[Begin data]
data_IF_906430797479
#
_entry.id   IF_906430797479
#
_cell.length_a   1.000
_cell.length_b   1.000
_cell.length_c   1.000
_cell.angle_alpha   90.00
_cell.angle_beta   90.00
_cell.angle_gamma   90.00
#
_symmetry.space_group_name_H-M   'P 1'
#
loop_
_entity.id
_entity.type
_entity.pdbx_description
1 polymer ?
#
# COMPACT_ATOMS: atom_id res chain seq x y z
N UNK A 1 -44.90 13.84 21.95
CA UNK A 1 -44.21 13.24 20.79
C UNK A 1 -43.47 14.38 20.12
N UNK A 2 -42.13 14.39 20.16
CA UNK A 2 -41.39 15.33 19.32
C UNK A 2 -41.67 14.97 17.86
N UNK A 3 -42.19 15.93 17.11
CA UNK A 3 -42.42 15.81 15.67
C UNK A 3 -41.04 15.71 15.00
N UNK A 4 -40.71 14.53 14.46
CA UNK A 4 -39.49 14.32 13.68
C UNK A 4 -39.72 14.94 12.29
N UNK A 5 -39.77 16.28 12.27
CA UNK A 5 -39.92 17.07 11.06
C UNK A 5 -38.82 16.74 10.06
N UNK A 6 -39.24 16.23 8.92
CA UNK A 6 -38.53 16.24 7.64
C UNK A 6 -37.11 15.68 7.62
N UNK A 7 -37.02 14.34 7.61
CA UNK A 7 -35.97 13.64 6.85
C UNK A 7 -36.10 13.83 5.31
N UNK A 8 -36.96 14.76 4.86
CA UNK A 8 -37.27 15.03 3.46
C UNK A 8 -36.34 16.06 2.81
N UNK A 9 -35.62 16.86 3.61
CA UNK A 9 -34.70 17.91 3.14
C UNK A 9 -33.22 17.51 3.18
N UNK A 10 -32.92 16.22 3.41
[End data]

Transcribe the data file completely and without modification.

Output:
data_IF_906430797479
#
_entry.id   IF_906430797479
#
_cell.length_a   1.000
_cell.length_b   1.000
_cell.length_c   1.000
_cell.angle_alpha   90.00
_cell.angle_beta   90.00
_cell.angle_gamma   90.00
#
_symmetry.space_group_name_H-M   'P 1'
#
loop_
_entity.id
_entity.type
_entity.pdbx_description
1 polymer ?
#
# COMPACT_ATOMS: atom_id res chain seq x y z
N UNK A 1 -44.90 13.84 21.95
CA UNK A 1 -44.21 13.24 20.79
C UNK A 1 -43.47 14.38 20.12
N UNK A 2 -42.13 14.39 20.16
CA UNK A 2 -41.39 15.33 19.32
C UNK A 2 -41.67 14.97 17.86
N UNK A 3 -42.19 15.93 17.11
CA UNK A 3 -42.42 15.81 15.67
C UNK A 3 -41.04 15.71 15.00
N UNK A 4 -40.71 14.53 14.46
CA UNK A 4 -39.49 14.32 13.68
C UNK A 4 -39.72 14.94 12.29
N UNK A 5 -39.77 16.28 12.27
CA UNK A 5 -39.92 17.07 11.06
C UNK A 5 -38.82 16.74 10.06
N UNK A 6 -39.24 16.23 8.92
CA UNK A 6 -38.53 16.24 7.64
C UNK A 6 -37.11 15.68 7.62
N UNK A 7 -37.02 14.34 7.61
CA UNK A 7 -35.97 13.64 6.85
C UNK A 7 -36.10 13.83 5.31
N UNK A 8 -36.96 14.76 4.86
CA UNK A 8 -37.27 15.03 3.46
C UNK A 8 -36.34 16.06 2.81
N UNK A 9 -35.62 16.86 3.61
CA UNK A 9 -34.70 17.91 3.14
C UNK A 9 -33.22 17.51 3.18
N UNK A 10 -32.92 16.22 3.41